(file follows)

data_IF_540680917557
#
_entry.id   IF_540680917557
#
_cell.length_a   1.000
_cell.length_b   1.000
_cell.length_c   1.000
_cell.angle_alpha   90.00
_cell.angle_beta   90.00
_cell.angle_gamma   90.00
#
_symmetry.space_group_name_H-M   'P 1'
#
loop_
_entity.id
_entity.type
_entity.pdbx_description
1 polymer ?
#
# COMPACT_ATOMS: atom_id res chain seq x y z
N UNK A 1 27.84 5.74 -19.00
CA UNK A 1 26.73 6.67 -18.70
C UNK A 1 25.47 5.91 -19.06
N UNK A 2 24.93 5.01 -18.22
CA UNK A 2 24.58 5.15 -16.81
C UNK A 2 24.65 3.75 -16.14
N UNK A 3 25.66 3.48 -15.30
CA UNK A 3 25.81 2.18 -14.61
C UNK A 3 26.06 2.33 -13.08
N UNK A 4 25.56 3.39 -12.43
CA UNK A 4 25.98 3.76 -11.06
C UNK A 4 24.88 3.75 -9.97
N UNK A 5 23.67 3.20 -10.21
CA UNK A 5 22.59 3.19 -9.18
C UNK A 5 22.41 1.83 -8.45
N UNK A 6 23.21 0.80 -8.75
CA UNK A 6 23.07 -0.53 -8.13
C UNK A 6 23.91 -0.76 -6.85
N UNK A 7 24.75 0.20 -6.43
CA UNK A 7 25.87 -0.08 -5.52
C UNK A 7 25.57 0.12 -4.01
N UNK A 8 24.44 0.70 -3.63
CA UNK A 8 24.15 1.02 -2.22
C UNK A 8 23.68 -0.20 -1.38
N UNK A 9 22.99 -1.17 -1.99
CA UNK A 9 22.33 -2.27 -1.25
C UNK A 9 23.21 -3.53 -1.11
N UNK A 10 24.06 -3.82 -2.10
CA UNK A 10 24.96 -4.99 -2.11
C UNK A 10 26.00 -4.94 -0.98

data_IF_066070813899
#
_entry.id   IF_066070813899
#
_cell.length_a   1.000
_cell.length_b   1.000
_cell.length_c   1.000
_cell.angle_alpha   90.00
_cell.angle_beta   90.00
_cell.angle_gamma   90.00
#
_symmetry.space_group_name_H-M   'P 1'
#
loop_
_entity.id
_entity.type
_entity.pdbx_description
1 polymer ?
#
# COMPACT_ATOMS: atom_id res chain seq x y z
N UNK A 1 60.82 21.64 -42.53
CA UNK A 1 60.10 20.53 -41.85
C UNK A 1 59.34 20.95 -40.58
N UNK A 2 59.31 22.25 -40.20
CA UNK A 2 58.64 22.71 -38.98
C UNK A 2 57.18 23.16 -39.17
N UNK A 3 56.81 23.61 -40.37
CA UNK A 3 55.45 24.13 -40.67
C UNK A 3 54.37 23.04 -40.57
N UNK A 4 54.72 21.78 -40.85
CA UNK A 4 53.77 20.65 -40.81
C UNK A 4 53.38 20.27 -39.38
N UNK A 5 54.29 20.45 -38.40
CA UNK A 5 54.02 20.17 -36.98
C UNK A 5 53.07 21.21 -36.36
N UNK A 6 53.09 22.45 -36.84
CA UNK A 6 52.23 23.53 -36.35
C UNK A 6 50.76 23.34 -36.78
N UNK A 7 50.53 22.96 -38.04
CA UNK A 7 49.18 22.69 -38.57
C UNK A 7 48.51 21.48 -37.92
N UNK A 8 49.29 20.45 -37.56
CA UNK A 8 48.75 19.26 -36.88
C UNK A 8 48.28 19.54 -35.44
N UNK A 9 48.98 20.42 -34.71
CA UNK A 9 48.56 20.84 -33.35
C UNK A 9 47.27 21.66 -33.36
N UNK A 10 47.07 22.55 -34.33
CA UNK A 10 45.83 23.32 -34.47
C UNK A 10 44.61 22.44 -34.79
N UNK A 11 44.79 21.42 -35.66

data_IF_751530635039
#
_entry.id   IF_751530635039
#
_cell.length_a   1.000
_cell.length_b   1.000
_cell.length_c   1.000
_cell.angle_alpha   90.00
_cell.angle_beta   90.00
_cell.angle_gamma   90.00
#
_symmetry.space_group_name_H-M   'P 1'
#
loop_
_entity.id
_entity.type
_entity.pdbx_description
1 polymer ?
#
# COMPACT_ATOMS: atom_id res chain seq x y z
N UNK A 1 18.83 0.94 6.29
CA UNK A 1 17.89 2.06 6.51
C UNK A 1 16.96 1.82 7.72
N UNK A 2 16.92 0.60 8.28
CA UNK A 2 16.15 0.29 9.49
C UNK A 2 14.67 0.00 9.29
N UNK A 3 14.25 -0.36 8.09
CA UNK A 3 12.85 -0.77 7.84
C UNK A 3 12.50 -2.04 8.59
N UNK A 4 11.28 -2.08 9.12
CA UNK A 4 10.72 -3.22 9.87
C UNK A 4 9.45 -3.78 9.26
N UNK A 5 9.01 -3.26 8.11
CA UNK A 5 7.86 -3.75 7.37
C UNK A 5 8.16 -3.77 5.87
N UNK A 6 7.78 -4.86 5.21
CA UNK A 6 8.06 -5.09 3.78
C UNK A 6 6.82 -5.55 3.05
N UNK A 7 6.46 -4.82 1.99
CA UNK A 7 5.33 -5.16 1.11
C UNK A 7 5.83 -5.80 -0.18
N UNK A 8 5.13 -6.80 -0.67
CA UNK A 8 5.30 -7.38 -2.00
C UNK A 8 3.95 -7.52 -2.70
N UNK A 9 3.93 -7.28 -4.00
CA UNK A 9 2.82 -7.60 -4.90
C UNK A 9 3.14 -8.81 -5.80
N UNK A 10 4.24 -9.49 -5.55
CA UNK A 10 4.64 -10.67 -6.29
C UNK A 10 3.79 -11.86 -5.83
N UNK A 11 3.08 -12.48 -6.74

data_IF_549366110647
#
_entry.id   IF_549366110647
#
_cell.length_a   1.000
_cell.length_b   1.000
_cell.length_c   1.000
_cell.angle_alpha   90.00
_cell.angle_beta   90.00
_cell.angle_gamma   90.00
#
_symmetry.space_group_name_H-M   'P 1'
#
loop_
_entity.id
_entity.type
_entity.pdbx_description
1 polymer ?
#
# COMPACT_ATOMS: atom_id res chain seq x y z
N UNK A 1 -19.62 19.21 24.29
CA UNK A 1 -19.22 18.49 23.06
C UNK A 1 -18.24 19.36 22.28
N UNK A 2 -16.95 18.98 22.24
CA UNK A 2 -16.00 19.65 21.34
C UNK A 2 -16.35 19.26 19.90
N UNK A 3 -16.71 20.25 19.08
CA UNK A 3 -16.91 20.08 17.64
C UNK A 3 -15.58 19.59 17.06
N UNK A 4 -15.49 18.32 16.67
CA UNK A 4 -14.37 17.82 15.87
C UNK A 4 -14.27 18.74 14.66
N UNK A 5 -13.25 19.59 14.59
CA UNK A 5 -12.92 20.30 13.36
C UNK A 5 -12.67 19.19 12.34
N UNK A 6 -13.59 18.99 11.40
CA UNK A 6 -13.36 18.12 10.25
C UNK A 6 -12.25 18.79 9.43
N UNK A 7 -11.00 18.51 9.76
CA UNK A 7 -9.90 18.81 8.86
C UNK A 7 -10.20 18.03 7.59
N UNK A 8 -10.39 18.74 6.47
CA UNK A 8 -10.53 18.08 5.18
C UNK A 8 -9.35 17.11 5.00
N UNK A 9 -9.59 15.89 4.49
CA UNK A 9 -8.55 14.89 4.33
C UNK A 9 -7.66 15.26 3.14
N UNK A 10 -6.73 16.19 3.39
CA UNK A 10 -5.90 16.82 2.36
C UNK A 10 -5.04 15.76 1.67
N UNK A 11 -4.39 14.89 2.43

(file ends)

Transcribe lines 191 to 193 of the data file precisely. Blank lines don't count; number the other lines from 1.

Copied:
N UNK A 7 -11.00 18.51 9.76
CA UNK A 7 -9.90 18.81 8.86
C UNK A 7 -10.20 18.03 7.59